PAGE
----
Following a week of declining stocks and skyrocketing gas prices, President Biden announced Tuesday morning a ban on U.S. imports of Russian oil, which is expected to impact gas prices even more severely. The executive order, effective immediately, “will further deprive Putin of economic resources for his needless war of choice,” as the Russian invasion of Ukraine continues.
“With this action, the price at the pump will go up further,” President Biden said on Tuesday. “I will do everything in my power to avoid as much of that as I can.” He then directly addressed business owners, asking them to not “exercise excessive price increases” in response to the effects of Putin’s war.
“Russian aggression is costing us all and it’s no time for profiteering and price gouging,” Biden said.
But even without price gouging, the restaurant industry is likely to continue to see costs rise. Even before this announcement, oil prices were expected to skyrocket past $4 a barrel as gas prices jump to their highest since the 2008 recession, GasBuddy told CNBC. As a result, operators across all industries — but especially the restaurant industry — will need to further adjust their menu prices accordingly, balancing their own needs with what the market will bear.
“If you have the pricing power, now might be the time to take it,” equity research analyst Mark Kalinowski told Nation’s Restaurant News. “For example, Domino’s recently told its delivery customers that the price of the mix and match deal would go up to $6.99. Of course, it has been $5.99 for over 12 years, but everybody else was raising prices. I think most customers are understanding that the cost of business has gone meaningfully up.”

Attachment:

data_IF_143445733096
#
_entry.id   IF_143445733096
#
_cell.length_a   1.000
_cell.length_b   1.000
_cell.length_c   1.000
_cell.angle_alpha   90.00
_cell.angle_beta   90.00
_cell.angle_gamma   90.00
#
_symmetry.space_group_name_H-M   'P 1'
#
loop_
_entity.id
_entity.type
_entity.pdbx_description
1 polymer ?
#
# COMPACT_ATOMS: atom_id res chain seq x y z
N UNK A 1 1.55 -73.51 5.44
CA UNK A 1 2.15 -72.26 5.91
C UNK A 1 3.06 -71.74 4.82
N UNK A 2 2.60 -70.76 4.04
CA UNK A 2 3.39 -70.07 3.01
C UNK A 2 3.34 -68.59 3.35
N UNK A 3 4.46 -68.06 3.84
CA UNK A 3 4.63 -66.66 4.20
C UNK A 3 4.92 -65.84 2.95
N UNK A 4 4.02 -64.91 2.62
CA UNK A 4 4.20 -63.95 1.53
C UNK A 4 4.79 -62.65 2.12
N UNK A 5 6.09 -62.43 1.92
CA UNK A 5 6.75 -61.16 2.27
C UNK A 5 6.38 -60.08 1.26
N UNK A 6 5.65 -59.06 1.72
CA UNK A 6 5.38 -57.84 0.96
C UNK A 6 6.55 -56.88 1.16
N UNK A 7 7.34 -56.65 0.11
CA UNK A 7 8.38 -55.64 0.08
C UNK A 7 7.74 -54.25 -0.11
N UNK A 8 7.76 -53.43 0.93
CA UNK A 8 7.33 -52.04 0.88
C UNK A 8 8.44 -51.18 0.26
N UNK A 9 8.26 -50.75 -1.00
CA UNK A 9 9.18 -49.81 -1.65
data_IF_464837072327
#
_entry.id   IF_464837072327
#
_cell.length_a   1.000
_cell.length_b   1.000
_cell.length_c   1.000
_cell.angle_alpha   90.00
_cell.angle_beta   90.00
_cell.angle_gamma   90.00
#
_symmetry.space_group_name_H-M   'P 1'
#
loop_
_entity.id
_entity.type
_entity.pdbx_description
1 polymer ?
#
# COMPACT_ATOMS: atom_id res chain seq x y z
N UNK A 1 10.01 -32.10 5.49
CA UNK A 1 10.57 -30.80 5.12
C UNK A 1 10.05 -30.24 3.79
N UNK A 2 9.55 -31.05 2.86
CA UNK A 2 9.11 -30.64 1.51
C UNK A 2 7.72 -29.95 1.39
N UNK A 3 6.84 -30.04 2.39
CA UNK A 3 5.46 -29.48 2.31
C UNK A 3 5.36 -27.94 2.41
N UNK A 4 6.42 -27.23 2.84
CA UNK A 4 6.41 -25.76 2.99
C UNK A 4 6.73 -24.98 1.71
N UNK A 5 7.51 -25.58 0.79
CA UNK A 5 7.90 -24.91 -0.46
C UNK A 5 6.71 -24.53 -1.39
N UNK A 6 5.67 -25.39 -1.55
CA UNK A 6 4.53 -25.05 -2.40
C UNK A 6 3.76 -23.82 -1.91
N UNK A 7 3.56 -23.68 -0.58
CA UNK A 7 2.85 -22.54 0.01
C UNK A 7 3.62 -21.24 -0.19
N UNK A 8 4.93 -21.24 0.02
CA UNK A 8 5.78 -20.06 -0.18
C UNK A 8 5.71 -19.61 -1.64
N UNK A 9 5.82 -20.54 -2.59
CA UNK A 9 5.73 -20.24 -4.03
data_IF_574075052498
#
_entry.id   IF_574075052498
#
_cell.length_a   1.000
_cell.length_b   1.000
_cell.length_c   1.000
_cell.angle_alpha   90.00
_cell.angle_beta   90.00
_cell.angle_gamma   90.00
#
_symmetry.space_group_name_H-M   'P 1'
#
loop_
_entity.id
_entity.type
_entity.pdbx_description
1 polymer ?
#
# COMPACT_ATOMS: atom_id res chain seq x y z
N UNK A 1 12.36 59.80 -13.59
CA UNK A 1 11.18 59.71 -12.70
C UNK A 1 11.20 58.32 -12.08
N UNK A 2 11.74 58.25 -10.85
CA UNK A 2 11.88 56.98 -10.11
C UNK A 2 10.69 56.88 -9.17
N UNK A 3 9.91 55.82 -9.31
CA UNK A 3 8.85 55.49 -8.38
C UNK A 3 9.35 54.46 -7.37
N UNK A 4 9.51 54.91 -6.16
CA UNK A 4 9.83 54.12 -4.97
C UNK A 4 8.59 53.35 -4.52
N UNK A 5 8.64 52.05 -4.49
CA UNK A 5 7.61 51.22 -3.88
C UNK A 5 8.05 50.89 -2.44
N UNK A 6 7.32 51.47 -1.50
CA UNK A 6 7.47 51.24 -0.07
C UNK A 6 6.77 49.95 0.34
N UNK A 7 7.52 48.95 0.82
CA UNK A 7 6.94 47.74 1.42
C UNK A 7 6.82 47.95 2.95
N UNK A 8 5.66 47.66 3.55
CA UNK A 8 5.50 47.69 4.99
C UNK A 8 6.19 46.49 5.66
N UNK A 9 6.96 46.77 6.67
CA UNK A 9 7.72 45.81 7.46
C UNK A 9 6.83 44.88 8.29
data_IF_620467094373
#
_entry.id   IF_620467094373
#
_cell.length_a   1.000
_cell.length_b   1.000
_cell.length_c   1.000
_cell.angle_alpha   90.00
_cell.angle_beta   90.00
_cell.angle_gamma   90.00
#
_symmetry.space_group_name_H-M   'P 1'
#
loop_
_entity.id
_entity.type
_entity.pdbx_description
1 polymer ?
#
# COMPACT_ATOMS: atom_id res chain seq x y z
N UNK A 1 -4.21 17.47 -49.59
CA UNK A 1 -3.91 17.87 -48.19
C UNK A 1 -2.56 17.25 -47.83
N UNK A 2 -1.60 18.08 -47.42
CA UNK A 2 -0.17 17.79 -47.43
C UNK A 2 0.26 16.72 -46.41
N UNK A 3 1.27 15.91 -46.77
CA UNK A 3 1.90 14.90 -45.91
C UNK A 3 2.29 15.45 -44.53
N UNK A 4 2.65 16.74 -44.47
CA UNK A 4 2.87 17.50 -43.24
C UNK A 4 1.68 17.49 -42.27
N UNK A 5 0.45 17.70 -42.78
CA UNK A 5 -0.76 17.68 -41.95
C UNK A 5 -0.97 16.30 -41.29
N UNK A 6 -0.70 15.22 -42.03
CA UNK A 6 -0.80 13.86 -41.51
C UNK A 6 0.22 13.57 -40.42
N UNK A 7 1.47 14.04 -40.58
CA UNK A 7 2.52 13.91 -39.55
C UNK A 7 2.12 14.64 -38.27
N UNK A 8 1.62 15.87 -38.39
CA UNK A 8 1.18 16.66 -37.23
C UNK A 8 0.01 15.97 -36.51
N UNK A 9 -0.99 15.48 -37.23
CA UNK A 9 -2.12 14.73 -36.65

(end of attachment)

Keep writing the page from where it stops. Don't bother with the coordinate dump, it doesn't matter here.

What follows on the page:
Kalinowski also suggested that for operators that have a good relationship with their suppliers and might not see the effects of supply chain prices ballooning, they can stay competitive by not taking as much of a menu price increase as their peers. Unfortunately, this type of market, however, is much more beneficial for national restaurant chains that have deeper supplier relationships.
“From an operational standpoint, it is getting harder and harder for independent restaurants,” Kalinowski said. “And one result of that is we're seeing a market share shift in favor of large chains, that's probably the biggest in decades. I would expect that to continue. There's a lot of reasons for that, for example, consumers, gravitating towards digital technologies and expecting delivery to their home […] but certainly when costs go up rapidly. Larger chains are generally able to handle that.”
During the last earnings season at the end of February, several operators mentioned remaining hopeful that food inflation would moderate by the second half of 2022, but with the Russian invasion of Ukraine, the fate of the rest of the fiscal year is up in the air.
“Before that invasion, for the most part, we're thinking, ‘okay, first half of this year is going to be the worst of it,’ but at this point, it is definitely an open question,” Kalinowski said. “Again, whenever you see energy prices go up, that has negative ramifications in multiple ways for restaurant companies.”
The stock market, meanwhile, continues to sink as the Nasdaq has now entered a bear market, down more than 20% from a market high in November, while the S&P 500 lost $1.08 trillion on Monday, according to NPR. The Nasdaq was down 2.4% by Tuesday afternoon following Biden’s announcement of banning Russian oil imports.
But despite these warnings of economic disaster, it is too soon to predict the long-term effects on the U.S. economy, and on the restaurant industry, because the international political and military ramifications of the Russian invasion of Ukraine are still playing out on the world stage.
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